In a small bowl, combine tahini, lemon juice and zest, olive oil, and half of chopped garlic. Add water by the teaspoon until the dressing is smooth and runny. Taste, and add additional chopped garlic if necessary. Add salt and pepper to taste. Pour over vegetables, toss to coat, and serve warm or room temperature.

Comments on this entry are closed.

  • avis February 3, 2009,

    Great! This sounds easy and very tasty. I hate having to nuke stuff at work and am desperate for lunch recipes that are not lettuce based but are healthy and can be served at room temperature.

  • Sarah L February 5, 2009,

    tonight was a lazy Amy’s frozen dinner night but what I wouldn’t have done for this dish!

  • Ames February 6, 2009,

    Ooh, I *wish* I was having this for lunch today!

  • Joie de vivre February 7, 2009,

    This looks better than any Georgetown snooty restaurant!

  • ¡Yo Soy Liz! February 9, 2009,

    this looks like an awesome dish to whip up to bring to work for lunch. bookmarked!

  • Kevin February 9, 2009,

    That salad looks good!

  • Hayley February 9, 2009,

    This looks wonderful. I often bake a yam or sweet potato and fill it with chickpeas and different veggies. This is a nice spin on that, with what sounds like a tasty dressing. Thanks for sharing!

  • Cori February 14, 2009,

    I’ve made this a few times now– as you said, it’s a perfect lunch! I prefer to use a little bit of zatar or rosemary instead of salt. Thanks for this!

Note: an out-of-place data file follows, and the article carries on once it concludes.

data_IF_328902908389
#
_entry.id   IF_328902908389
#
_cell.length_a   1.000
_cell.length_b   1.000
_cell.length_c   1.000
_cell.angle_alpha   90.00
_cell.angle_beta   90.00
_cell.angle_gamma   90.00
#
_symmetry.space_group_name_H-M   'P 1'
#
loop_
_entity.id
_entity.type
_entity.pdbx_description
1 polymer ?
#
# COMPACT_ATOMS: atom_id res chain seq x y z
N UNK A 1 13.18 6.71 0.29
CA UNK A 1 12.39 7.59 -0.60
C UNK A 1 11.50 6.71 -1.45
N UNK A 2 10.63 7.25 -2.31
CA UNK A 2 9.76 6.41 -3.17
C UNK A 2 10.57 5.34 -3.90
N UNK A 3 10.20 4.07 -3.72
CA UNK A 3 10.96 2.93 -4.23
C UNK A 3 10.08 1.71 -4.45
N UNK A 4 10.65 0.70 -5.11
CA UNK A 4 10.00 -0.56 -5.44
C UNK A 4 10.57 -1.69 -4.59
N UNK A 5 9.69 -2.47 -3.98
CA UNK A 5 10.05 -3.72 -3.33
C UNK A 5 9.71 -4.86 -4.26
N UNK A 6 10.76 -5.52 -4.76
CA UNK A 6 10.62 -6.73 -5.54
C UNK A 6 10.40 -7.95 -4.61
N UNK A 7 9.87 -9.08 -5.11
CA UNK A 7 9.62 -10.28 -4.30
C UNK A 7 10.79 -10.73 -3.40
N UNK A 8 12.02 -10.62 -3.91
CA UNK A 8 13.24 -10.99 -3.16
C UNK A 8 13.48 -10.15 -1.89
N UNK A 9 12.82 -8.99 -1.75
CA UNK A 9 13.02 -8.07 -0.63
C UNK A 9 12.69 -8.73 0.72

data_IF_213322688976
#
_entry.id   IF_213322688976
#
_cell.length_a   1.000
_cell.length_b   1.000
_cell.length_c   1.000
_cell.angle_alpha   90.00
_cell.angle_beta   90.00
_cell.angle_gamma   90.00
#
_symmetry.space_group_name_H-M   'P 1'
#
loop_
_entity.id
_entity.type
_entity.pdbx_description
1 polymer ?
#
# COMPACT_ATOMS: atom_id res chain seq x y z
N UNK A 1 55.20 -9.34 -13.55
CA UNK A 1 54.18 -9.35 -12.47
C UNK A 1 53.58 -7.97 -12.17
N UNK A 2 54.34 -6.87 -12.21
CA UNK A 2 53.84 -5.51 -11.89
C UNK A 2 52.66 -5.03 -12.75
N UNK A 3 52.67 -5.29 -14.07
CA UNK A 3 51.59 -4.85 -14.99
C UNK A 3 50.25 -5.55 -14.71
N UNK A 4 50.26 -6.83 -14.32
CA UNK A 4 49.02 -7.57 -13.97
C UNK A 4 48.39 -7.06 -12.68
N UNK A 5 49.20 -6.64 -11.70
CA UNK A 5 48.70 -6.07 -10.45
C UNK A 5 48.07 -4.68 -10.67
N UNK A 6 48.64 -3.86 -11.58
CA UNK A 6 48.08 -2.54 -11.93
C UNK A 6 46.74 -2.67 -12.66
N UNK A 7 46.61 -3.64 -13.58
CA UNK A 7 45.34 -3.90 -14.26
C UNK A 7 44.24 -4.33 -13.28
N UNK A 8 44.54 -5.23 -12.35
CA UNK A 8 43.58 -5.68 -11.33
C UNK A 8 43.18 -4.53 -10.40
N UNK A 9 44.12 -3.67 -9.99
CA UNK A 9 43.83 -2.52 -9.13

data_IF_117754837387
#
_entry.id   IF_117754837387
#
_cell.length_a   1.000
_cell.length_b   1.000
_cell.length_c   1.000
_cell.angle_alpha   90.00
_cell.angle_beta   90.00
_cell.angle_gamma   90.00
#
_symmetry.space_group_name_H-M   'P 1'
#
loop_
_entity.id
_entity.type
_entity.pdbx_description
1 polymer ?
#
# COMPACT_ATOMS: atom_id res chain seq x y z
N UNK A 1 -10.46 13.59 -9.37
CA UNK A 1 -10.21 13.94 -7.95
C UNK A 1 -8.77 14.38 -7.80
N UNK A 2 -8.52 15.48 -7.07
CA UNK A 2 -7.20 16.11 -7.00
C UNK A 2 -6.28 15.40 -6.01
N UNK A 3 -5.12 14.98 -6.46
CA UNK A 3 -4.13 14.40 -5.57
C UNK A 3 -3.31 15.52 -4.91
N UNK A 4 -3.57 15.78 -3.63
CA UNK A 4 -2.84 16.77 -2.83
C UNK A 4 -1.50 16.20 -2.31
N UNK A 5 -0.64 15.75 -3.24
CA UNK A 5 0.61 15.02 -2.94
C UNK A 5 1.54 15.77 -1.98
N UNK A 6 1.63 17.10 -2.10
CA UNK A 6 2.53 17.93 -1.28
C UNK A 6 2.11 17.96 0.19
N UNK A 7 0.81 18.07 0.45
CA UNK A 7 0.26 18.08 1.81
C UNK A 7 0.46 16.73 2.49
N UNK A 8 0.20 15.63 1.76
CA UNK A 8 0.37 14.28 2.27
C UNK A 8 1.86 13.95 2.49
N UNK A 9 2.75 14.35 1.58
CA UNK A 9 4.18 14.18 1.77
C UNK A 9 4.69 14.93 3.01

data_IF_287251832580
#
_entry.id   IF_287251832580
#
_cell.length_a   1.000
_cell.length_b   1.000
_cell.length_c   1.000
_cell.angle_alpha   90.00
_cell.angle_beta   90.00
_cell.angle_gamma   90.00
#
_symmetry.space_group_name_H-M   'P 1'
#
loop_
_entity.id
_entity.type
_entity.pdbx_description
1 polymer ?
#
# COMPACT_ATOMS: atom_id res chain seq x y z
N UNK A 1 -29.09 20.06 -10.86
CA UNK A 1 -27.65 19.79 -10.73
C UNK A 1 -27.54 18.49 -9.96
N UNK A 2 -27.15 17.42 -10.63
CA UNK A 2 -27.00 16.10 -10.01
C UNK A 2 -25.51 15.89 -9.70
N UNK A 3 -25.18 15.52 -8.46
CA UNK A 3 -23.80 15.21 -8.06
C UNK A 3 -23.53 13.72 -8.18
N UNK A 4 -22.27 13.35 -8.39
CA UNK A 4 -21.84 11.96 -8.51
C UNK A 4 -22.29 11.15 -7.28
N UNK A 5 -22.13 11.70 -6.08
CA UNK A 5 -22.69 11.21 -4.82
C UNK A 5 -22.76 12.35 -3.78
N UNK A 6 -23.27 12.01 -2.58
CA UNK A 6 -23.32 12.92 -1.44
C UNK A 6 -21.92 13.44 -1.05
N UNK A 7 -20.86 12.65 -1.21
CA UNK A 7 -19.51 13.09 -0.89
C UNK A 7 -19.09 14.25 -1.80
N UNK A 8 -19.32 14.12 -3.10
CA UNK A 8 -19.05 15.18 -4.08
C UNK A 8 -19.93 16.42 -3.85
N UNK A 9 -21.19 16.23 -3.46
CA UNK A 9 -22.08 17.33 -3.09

• Ima February 23, 2009,

    I made this fantastic salad, but of course, being me, I had to do it differently than the recipe said! I saw scallions in your picture, so I just chopped up a few and added them. Also, for roasting the veggies I changed the method to one I’ve used to make the Gourmet mag recipe for roasted sweet potatoes with lime syrup and chives that’s posted on Epicurious. There the sweet potatoes are tossed with olive oil, salt and pepper, then roasted at 450 for 15 or 20 minutes. Two pans are used, one on each rack, and halfway through baking they are switched for even browning.

    I put the zucchini on one pan and the sweet potatoes on another, and I roasted them for about 20 minutes at 425. I did put the zucchini under the broiler very briefly to brown it, because it seemed soft enough after about 15 minutes and I didn’t want it to be mush.

    I want to share a great technique for cutting veggies for roasting. I read that if you cut the sweet potatoes into pentagonal pieces they roast better without getting too soft. To accomplish this, slice the potatoes lengthwise in half. Then cut each half lengthwise into three or four strips. Each strip will have three sides, one of which is curved. Place a strip on one of the flat sides. Cut a piece off on the diagonal, so that the bottom is narrower than the top. This piece now has five surfaces. For the next chunk, cut so that the top is narrower than the bottom. Continue down the strip, alternating the direction of the cuts. This method works for the zucchini too!

  • rita March 27, 2009,

    this looks really good, i’ll have to try it. i’m always looking for new ways to incorporate sweet potatos into recipes. thanks!